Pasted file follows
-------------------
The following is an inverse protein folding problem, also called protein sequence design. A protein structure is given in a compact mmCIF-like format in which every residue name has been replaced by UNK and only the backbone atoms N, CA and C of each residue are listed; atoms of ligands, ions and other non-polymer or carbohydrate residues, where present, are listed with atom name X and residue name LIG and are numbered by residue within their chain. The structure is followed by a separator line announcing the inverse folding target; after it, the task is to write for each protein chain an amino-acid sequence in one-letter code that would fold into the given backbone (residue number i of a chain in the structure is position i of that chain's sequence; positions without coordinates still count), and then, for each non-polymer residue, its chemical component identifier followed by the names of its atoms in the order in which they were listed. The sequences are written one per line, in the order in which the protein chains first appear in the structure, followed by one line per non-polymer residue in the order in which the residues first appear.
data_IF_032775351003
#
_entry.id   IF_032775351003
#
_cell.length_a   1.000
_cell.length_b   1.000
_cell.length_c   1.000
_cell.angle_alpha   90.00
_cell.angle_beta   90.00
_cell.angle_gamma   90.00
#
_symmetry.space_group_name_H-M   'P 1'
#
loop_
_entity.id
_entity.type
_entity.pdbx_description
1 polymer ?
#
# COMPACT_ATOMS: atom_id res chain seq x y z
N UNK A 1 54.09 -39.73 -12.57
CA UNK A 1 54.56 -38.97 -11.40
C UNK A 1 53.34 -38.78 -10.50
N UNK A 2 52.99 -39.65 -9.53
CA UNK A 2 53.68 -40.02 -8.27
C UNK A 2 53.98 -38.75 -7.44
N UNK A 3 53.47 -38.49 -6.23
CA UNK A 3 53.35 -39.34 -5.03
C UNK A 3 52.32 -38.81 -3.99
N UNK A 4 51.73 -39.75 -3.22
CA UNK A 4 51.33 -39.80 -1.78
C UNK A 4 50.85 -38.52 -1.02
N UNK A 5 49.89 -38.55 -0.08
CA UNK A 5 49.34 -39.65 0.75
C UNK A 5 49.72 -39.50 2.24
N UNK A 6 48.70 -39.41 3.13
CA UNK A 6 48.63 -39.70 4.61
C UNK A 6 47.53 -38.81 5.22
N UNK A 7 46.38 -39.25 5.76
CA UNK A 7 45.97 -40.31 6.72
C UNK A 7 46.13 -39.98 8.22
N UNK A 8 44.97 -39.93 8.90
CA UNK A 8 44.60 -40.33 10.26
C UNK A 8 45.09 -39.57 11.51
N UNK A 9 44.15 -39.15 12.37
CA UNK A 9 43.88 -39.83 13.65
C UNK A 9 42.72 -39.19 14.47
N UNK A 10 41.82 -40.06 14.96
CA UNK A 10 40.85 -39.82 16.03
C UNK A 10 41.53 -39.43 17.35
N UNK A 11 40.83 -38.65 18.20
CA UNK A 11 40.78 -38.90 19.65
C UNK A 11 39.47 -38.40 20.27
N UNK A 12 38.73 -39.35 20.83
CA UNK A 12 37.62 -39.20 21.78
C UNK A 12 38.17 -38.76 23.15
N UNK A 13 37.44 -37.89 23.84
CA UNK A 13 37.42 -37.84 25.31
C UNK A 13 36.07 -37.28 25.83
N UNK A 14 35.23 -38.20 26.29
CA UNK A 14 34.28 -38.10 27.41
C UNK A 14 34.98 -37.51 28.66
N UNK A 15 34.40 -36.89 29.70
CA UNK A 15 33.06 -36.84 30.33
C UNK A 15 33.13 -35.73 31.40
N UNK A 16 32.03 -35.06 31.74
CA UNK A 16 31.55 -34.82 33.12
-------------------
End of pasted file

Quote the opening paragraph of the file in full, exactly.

The following is an inverse protein folding problem, also called protein sequence design. A protein structure is given in a compact mmCIF-like format in which every residue name has been replaced by UNK and only the backbone atoms N, CA and C of each residue are listed; atoms of ligands, ions and other non-polymer or carbohydrate residues, where present, are listed with atom name X and residue name LIG and are numbered by residue within their chain. The structure is followed by a separator line announcing the inverse folding target; after it, the task is to write for each protein chain an amino-acid sequence in one-letter code that would fold into the given backbone (residue number i of a chain in the structure is position i of that chain's sequence; positions without coordinates still count), and then, for each non-polymer residue, its chemical component identifier followed by the names of its atoms in the order in which they were listed. The sequences are written one per line, in the order in which the protein chains first appear in the structure, followed by one line per non-polymer residue in the order in which the residues first appear.